May 2018

I always wondered when we would get challenged by a nasty dose of winterkill on the golf course.  We never really have had it before on a widespread basis.  I had a funny feeling around the end of March that this might be the year when the winter, which started a month early, showed no signs of breaking.  I was aware that we had some ice sheets underneath the abundant snowfall that formed in the beginning of December.  Not the first time for sure but normally our bentgrass surfaces will tolerate ice cover for 120 days or more.  This year the time under ice was closer to 160 days.  When we finally did pull covers on April 25 (close to a month later than usual), we found the following:
7 Green 4-25-2018
Seven was the worst of the group though several other greens took a beating.  Cannot say that I was really surprised-in fact, in March I had picked up some specialized equipment for overseeding just this kind of damage.  They are called Job Saver tines.  The name is apt because they probably have saved many Superintendents’ jobs over the years.  These units allow us to overseed putting greens with minimal surface disruption.
The procedure for recovery on putting greens is/was as follows:
  • Fertilize with an ammonium sulfate fertilizer (performs better in cool temperatures) on April 30.  We did this before we had irrigation available as both the ground and our irrigation lake were still frozen.  We timed this around forecast rainfall.  A little risky but a risk worth taking-we had to get greens charging for a quicker recovery.
  • Run over damaged greens with Job Saver tines.  Done on May 7.
  • Overseed damaged greens with bentgrass seed from a drop seeder.  We chose to introduce a bentgrass variety at this time on some greens that should be better suited for our growing environment.  Done on May 7.
  • Topdress greens with sand and drag in.  Done on May 7
  • Roll greens thoroughly.  Done on May 7.
  • Apply a wetting agent to greens to help retain moisture to assist in seedling germination.  Done on May 8.
  • Apply a turf pigment to darken the putting surface to better collect heat from the sun and thus help in raising soil temperatures.  Done on May 10.
  • Apply a starter fertilizer.  Plan to do on May 14.
  • Fertilize during the month of May and June on a weekly basis with a water soluble fertilizer mix that is applied through a sprayer.  These rates are much lighter than a granular fertilizer but are readily available to the plant.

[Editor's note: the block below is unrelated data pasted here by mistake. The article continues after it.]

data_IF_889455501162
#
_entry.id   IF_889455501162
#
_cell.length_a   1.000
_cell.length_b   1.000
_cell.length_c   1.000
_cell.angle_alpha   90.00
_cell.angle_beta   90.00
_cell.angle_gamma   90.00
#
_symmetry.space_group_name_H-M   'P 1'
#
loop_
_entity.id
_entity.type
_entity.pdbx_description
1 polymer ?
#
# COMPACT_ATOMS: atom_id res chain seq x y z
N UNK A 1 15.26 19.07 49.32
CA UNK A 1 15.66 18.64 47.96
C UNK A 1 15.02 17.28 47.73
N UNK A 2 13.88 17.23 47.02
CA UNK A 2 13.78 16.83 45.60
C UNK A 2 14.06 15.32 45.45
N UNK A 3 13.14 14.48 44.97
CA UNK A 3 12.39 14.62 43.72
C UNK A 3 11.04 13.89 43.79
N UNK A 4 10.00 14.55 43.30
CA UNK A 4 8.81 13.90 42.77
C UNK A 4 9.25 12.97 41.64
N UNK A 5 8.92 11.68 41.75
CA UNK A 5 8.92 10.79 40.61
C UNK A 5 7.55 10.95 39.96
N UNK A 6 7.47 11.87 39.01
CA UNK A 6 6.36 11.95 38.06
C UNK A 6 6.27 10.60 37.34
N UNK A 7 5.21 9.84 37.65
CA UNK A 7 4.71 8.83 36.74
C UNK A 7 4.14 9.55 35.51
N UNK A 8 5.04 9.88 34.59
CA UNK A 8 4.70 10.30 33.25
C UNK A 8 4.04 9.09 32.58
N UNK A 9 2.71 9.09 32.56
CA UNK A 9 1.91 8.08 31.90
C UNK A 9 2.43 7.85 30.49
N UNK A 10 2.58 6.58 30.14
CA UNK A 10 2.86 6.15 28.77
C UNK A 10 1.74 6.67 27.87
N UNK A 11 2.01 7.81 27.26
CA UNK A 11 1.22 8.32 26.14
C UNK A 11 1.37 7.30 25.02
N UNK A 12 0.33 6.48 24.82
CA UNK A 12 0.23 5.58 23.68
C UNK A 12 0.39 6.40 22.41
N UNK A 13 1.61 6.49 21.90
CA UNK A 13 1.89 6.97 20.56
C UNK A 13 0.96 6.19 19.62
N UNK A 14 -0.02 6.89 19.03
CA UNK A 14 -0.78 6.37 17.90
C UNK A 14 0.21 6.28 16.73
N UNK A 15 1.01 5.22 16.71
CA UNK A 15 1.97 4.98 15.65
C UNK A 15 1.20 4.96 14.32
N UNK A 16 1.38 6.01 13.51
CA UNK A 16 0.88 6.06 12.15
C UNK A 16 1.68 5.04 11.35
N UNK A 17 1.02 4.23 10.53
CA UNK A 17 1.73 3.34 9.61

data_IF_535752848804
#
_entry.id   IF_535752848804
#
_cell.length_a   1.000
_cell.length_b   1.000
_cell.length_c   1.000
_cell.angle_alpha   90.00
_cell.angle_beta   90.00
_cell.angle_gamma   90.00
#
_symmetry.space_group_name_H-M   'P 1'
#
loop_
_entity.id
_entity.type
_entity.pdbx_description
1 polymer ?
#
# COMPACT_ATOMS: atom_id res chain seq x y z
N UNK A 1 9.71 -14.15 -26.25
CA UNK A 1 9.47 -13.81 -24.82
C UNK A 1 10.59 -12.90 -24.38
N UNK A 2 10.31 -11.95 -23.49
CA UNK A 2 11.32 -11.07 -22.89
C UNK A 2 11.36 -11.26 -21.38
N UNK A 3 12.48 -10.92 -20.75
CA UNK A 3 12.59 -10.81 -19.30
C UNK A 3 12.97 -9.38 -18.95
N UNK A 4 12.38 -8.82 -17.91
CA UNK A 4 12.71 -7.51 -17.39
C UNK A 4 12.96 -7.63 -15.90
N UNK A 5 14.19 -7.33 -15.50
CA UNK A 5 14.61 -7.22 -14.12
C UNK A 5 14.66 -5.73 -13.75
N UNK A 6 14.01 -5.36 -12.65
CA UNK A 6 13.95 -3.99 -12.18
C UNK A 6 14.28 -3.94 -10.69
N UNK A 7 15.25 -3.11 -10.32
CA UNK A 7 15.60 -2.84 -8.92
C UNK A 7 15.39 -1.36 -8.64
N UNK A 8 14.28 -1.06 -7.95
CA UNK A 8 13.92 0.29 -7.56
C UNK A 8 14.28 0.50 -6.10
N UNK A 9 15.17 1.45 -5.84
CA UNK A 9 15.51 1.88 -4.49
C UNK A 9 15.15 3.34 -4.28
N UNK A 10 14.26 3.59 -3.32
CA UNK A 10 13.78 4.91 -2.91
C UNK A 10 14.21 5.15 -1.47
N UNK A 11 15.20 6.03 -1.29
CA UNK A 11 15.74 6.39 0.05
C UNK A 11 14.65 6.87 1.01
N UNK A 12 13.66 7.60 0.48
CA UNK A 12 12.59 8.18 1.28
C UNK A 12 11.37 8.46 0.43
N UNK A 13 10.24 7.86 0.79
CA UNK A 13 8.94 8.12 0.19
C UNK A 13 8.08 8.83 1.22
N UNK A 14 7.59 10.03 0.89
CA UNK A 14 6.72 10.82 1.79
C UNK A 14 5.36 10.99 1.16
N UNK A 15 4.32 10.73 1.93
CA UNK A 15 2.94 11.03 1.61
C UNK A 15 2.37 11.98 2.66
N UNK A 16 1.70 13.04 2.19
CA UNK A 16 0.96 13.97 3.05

• Irrigate as needed to keep seedlings alive.
  • Touch up areas with more seed as needed.
Needless to say, we will be fertilizing greens more than we usually do during this time of the year.  Normally I do not like to drive excessive growth as this creates thatch.  Thatch makes us have to aerify more.  Aerifying makes people angry.  I do not like to make people angry but in this case we will have no choice.  I predict that after this process we will likely have to core aerify greens in spring of 2019.  Another symptom of this recovery process is that greens will likely be running slower than usual for the early part of the year.  No way around it but as we proceed through the recovery, we will back off on our fertility program and get greens dialed in to where they need to be.  My thoughts are that we should be getting close to normal right around June 20 or so but it really is hard to say-so much depends on the weather-particularly temperatures.

Fairways were also damaged somewhat by the glacial conditions this past winter.  Some fairways, such as four, came through unscathed.  Others, like 11, looked like this today:
11 Fairway May 11, 2018
As on greens, ice developed in low areas on fairways and killed grass.  Much of this damage will recover with warmer temperatures.  The procedure here is to wait for consistent growth to resume on fairways and observe.  Once we determine a surface is truly dead and it becomes firm enough to work on, we will then drive growth with seed/fertilizer as needed to facilitate recovery.  Pretty fun stuff. 

One thing that I got a kick out of during this process is the effect that the pigments have on the appearance of some putting greens:
                                     10 green 5-11-2018                                          5 green 5-11-2018
The difference is really remarkable.  I left the 10th green alone in this process because I wanted to have a non-treated control area to determine whether the use of the pigment does indeed assist in the recovery process.  Useful knowledge for the future.  From a visual standpoint, there really is quite a difference.  I mentioned to my wife yesterday that I applied pigments to turf yesterday and the only thing she said was that I was a cheater.  Cheating or not, I kind of think that it looks pretty cool and seems to mask some of the damage and hopefully will continue to do so until we grow out of this.

No doubt about it-winterkill sucks.  The one thing I am enjoying, though, is that this kind of challenge brings out the best-or worst-in the ability of a superintendent to do their job.  Kind of like a grow-in with golfers around. 

On an unrelated note, my Dad passed away on May 4 and I would be remiss to not share the best picture in this article. 
Gordon Dodge USMC circa 1953
I pretty much talked to him every day and helped him to get a nice cushy golf course job mowing intermediate rough down in Chicago.  That man had the strongest work ethic I have ever been around and made everyone around him better with his generosity and sense of humor.  Even now I can imagine him looking at the golf course right now and saying, “What the hell is going on out there!”
I am going to miss him greatly.

Thank you all in advance for your patience and I hope to see you on the golf course.

See you soon.

Vince Dodge